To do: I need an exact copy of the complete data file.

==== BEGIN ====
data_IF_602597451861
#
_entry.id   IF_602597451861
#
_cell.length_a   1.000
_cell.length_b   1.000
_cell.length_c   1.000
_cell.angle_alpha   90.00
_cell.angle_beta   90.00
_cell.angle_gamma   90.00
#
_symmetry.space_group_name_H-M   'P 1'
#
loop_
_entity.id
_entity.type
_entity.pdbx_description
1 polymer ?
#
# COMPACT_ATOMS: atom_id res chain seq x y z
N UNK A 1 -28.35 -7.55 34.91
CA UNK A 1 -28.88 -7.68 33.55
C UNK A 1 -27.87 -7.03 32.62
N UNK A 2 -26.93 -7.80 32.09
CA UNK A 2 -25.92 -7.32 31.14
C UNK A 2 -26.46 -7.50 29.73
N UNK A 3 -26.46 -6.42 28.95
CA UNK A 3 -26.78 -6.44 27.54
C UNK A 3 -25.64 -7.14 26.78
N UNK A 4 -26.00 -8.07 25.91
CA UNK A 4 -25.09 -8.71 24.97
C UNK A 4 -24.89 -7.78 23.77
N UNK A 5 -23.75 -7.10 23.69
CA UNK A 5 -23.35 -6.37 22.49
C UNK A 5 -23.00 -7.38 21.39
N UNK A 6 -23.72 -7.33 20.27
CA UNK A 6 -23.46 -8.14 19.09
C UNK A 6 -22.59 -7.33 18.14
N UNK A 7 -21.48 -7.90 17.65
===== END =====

data_IF_602597451861
#
_entry.id   IF_602597451861
#
_cell.length_a   1.000
_cell.length_b   1.000
_cell.length_c   1.000
_cell.angle_alpha   90.00
_cell.angle_beta   90.00
_cell.angle_gamma   90.00
#
_symmetry.space_group_name_H-M   'P 1'
#
loop_
_entity.id
_entity.type
_entity.pdbx_description
1 polymer ?
#
# COMPACT_ATOMS: atom_id res chain seq x y z
N UNK A 1 -28.35 -7.55 34.91
CA UNK A 1 -28.88 -7.68 33.55
C UNK A 1 -27.87 -7.03 32.62
N UNK A 2 -26.93 -7.80 32.09
CA UNK A 2 -25.92 -7.32 31.14
C UNK A 2 -26.46 -7.50 29.73
N UNK A 3 -26.46 -6.42 28.95
CA UNK A 3 -26.78 -6.44 27.54
C UNK A 3 -25.64 -7.14 26.78
N UNK A 4 -26.00 -8.07 25.91
CA UNK A 4 -25.09 -8.71 24.97
C UNK A 4 -24.89 -7.78 23.77
N UNK A 5 -23.75 -7.10 23.69
CA UNK A 5 -23.35 -6.37 22.49
C UNK A 5 -23.00 -7.38 21.39
N UNK A 6 -23.72 -7.33 20.27
CA UNK A 6 -23.46 -8.14 19.09
C UNK A 6 -22.59 -7.33 18.14
N UNK A 7 -21.48 -7.90 17.65